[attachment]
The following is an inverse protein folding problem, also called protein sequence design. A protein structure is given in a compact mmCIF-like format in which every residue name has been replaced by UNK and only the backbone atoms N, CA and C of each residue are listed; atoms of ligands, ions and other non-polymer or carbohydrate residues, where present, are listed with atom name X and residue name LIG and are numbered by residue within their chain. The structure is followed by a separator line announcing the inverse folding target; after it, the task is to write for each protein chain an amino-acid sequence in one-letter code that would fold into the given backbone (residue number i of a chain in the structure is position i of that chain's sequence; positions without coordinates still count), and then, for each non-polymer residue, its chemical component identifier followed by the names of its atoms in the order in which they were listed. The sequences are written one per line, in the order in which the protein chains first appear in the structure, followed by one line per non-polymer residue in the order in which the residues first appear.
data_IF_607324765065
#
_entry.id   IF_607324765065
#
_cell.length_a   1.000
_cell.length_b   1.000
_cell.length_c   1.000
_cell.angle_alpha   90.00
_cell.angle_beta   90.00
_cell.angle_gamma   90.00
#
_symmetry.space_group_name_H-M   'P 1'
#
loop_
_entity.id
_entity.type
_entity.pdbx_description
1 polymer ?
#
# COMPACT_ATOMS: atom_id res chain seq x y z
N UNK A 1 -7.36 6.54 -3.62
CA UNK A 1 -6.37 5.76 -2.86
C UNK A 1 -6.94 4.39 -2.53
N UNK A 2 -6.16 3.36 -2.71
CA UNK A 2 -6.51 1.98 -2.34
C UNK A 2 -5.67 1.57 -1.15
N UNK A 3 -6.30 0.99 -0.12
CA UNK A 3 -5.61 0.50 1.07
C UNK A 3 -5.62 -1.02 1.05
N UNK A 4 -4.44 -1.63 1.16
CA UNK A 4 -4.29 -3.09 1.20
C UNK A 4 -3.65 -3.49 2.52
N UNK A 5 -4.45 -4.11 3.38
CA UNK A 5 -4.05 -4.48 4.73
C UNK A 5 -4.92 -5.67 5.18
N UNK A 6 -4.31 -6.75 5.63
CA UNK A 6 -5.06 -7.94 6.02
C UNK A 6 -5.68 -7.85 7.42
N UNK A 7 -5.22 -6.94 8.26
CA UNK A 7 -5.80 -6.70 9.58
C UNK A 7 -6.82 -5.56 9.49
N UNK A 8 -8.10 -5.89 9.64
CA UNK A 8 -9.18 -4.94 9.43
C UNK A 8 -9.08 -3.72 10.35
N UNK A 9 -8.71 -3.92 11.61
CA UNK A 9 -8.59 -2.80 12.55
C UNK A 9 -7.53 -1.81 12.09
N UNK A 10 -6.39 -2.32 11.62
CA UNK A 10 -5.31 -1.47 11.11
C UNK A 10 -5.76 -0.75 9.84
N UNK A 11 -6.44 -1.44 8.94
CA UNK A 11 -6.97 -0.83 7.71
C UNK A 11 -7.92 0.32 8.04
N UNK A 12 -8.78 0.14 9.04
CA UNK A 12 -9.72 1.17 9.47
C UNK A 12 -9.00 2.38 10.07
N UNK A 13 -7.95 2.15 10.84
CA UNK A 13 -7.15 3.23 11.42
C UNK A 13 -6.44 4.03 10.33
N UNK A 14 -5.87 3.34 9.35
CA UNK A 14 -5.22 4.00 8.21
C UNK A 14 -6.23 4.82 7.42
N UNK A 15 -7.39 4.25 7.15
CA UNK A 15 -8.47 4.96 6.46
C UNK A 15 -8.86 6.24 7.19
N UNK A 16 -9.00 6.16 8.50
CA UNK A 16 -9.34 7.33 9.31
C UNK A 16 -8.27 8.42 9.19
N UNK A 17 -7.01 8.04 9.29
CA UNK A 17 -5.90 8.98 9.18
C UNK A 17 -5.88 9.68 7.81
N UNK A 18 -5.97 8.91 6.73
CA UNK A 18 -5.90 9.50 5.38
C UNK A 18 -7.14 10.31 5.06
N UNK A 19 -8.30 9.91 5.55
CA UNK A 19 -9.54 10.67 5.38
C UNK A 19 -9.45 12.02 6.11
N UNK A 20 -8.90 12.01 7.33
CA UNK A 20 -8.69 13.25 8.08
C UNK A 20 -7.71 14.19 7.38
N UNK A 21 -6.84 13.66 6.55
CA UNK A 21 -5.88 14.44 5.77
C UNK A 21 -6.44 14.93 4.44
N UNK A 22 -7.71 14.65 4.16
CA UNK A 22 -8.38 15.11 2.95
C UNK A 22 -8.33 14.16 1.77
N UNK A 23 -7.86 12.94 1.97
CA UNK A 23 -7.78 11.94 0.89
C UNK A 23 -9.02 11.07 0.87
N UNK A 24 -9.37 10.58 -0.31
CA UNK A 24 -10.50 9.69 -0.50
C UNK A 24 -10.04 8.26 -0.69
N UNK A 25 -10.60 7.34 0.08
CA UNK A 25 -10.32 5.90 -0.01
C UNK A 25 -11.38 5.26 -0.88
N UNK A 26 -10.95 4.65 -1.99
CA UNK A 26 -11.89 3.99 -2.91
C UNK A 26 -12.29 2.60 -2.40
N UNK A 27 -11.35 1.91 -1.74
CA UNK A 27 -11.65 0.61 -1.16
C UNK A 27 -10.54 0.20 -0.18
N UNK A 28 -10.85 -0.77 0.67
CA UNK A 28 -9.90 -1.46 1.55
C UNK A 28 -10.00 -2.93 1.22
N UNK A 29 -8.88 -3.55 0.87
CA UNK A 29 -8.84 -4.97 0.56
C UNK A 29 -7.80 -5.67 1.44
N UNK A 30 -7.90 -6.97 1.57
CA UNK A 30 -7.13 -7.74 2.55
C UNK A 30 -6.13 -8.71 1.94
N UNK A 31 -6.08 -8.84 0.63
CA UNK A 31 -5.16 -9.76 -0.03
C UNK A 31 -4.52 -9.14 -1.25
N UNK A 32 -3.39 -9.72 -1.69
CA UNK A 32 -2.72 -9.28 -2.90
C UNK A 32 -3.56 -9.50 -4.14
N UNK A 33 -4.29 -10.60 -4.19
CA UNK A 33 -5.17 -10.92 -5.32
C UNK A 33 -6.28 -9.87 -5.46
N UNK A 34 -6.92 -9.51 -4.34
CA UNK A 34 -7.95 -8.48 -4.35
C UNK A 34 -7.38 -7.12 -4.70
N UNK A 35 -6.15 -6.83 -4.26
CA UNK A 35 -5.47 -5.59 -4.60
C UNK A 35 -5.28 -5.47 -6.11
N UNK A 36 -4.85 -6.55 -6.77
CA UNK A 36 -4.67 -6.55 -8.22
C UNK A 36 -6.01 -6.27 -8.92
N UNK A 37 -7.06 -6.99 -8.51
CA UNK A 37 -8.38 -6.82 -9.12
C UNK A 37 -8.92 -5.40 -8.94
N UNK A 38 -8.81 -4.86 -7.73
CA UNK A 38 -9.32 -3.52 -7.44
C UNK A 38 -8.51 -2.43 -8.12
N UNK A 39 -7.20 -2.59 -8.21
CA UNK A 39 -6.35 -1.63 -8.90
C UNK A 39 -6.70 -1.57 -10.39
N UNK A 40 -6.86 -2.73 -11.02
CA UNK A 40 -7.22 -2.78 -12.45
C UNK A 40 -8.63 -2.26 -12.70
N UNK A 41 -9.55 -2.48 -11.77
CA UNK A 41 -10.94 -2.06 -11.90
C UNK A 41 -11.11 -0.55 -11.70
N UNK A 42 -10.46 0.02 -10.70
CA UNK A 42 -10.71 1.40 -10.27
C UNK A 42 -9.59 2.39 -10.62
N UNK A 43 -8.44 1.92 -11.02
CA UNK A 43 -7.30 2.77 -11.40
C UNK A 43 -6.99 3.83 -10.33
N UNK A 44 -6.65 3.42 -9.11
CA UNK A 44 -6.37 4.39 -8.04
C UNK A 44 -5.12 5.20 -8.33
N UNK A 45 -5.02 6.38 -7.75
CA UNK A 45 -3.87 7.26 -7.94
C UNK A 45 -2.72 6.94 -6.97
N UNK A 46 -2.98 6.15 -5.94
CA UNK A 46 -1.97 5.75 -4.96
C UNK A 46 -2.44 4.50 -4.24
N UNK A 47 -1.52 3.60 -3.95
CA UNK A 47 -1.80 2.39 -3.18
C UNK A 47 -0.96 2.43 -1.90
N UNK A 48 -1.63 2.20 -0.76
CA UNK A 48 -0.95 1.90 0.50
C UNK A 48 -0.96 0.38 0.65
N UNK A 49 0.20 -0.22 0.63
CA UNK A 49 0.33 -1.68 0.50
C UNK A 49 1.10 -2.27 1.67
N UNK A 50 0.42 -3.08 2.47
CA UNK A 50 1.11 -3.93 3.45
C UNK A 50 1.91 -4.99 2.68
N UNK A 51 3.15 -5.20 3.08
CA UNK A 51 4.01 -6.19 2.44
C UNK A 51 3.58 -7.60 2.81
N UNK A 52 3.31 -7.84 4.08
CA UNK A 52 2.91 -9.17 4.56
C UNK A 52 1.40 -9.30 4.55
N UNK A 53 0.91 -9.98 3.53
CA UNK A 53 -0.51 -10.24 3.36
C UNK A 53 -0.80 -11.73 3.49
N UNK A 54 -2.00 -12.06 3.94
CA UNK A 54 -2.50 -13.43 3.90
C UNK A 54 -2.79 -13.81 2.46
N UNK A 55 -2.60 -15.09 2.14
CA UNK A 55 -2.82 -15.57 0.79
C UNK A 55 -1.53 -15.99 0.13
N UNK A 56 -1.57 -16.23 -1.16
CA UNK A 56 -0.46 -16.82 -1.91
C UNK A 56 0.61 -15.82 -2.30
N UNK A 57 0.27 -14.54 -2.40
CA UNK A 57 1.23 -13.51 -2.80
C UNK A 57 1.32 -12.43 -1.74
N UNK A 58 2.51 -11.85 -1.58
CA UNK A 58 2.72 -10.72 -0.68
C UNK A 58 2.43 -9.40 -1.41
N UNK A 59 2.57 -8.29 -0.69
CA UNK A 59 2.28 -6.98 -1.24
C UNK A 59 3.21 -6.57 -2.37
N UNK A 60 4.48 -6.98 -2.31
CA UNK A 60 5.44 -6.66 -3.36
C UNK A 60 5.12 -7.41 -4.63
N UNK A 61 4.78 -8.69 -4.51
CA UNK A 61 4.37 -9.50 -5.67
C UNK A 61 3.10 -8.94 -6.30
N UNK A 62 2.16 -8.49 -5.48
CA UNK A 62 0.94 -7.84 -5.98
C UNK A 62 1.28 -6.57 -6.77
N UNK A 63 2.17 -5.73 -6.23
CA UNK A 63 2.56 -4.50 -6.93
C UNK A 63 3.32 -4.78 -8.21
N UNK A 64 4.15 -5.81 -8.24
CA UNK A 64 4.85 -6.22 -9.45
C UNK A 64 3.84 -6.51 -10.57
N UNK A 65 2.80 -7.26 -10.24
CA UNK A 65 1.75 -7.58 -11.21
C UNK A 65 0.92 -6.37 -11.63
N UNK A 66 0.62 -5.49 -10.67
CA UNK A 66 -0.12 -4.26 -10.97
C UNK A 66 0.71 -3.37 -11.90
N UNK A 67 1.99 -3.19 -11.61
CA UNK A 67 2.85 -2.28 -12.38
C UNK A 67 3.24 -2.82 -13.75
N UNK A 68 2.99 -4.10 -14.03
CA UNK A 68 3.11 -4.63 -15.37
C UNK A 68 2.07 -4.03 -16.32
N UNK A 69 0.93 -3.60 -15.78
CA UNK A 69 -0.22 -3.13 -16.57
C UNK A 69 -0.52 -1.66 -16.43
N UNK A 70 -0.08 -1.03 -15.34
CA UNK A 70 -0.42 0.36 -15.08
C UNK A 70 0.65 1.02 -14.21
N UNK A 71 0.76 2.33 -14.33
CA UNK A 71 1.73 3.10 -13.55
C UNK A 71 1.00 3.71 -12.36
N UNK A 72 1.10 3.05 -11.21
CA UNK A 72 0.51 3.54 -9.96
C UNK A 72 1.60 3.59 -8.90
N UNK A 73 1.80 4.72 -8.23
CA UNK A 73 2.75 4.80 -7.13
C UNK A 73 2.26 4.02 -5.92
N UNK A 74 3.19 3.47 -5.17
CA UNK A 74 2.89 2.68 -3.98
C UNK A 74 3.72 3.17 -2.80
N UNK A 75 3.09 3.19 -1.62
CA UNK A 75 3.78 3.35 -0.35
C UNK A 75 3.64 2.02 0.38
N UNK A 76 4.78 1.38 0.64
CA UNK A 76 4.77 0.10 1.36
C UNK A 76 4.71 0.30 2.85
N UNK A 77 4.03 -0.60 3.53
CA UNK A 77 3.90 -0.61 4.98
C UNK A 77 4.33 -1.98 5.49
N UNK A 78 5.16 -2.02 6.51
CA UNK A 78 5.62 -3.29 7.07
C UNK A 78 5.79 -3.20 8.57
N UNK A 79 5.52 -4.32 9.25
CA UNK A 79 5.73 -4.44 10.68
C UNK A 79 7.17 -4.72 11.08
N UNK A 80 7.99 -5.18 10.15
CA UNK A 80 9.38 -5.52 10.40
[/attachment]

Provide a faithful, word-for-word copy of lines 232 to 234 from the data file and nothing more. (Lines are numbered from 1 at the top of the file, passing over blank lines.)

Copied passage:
N UNK A 71 0.76 2.33 -14.33
CA UNK A 71 1.73 3.10 -13.55
C UNK A 71 1.00 3.71 -12.36